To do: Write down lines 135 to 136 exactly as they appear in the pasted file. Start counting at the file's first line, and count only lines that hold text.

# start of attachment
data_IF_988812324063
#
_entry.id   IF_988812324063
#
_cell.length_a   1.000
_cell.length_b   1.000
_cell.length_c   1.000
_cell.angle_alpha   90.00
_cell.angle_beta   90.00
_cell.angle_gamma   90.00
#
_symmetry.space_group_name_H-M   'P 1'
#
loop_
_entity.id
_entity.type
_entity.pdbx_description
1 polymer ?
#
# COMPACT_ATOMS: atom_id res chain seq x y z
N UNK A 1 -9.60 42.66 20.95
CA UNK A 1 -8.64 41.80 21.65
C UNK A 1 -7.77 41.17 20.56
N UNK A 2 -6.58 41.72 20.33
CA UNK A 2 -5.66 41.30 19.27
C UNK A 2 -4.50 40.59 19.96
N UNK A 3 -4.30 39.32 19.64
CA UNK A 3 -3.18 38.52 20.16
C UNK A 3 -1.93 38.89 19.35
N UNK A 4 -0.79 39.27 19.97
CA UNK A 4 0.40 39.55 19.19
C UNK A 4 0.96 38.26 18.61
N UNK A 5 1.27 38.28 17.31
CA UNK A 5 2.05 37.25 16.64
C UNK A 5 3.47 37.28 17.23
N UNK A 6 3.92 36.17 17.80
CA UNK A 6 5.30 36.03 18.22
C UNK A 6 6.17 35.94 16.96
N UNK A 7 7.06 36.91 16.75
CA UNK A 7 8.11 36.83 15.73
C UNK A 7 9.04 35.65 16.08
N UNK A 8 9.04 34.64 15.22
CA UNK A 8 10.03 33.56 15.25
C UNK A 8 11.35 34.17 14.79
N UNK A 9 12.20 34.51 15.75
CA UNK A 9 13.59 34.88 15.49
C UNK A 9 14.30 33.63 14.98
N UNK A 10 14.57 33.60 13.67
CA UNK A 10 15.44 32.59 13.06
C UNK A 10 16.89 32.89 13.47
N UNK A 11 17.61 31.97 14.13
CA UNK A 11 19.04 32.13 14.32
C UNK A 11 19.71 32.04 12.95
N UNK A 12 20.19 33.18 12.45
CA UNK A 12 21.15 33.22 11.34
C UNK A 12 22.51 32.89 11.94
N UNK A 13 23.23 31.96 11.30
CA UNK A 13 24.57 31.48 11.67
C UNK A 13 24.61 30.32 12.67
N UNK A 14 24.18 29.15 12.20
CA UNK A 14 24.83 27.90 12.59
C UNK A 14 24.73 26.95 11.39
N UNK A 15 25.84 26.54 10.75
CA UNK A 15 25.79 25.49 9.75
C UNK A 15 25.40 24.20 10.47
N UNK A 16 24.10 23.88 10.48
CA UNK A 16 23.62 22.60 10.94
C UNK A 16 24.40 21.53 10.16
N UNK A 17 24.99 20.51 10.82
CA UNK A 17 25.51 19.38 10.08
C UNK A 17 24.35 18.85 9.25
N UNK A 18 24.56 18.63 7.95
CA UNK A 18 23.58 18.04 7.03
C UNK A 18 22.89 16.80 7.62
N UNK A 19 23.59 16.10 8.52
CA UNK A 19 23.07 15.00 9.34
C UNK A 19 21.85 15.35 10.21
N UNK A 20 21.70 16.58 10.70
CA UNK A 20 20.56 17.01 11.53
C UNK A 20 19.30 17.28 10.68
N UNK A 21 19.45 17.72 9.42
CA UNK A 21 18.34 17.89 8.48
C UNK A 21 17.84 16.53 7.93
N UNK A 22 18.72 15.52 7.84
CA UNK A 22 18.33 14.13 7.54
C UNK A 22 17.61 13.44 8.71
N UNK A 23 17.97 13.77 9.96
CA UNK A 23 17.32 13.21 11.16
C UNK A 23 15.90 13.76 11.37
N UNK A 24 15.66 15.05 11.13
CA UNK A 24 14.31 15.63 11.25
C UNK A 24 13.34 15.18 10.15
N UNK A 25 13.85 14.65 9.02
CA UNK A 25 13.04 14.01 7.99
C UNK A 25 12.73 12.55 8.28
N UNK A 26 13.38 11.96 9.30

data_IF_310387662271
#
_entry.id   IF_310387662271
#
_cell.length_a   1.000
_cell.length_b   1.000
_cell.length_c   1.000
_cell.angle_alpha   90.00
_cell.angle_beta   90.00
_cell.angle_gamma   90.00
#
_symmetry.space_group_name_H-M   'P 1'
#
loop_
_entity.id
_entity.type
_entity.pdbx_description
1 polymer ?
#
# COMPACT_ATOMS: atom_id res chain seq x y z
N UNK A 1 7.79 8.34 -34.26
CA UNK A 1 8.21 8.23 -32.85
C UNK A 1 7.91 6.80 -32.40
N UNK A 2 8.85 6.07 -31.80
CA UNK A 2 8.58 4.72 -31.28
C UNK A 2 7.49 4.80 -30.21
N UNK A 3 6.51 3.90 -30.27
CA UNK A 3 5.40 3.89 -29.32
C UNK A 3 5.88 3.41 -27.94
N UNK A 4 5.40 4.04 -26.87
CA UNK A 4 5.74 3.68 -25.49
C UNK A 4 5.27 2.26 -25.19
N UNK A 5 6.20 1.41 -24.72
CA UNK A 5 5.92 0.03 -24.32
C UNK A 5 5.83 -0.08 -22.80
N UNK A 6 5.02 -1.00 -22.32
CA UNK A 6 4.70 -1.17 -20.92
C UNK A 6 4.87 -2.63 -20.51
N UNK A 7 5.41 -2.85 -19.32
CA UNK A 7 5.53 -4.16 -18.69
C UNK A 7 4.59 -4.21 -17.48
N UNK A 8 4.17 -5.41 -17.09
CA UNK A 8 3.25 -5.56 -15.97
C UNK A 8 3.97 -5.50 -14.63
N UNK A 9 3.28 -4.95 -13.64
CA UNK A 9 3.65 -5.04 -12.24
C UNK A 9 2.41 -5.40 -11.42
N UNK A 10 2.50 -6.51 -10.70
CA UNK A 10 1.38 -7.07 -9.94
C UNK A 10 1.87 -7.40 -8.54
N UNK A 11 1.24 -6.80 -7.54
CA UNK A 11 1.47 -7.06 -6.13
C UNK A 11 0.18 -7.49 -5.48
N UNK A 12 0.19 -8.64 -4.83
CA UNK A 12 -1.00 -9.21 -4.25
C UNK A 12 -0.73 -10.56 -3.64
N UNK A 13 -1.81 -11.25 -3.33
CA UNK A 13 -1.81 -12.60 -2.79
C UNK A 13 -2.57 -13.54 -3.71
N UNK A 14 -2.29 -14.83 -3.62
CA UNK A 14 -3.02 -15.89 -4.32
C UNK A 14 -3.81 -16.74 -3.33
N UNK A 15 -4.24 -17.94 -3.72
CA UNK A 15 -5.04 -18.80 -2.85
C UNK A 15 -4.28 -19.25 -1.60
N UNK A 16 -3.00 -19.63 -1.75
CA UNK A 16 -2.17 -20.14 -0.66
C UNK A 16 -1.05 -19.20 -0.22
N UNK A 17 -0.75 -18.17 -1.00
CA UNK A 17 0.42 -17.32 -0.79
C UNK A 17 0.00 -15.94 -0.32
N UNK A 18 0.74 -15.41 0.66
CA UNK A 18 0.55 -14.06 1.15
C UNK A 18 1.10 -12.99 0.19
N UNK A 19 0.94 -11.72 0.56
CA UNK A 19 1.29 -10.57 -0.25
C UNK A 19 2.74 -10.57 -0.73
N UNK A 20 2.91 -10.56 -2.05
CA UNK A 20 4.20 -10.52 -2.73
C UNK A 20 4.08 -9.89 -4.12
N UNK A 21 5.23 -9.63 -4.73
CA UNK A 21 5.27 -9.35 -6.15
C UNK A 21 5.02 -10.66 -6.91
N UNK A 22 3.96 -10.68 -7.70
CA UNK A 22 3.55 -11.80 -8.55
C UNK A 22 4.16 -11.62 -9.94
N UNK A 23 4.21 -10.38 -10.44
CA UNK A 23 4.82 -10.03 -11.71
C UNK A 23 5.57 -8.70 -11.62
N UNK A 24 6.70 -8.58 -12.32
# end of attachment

N UNK A 7 5.41 -2.85 -19.32
CA UNK A 7 5.53 -4.16 -18.69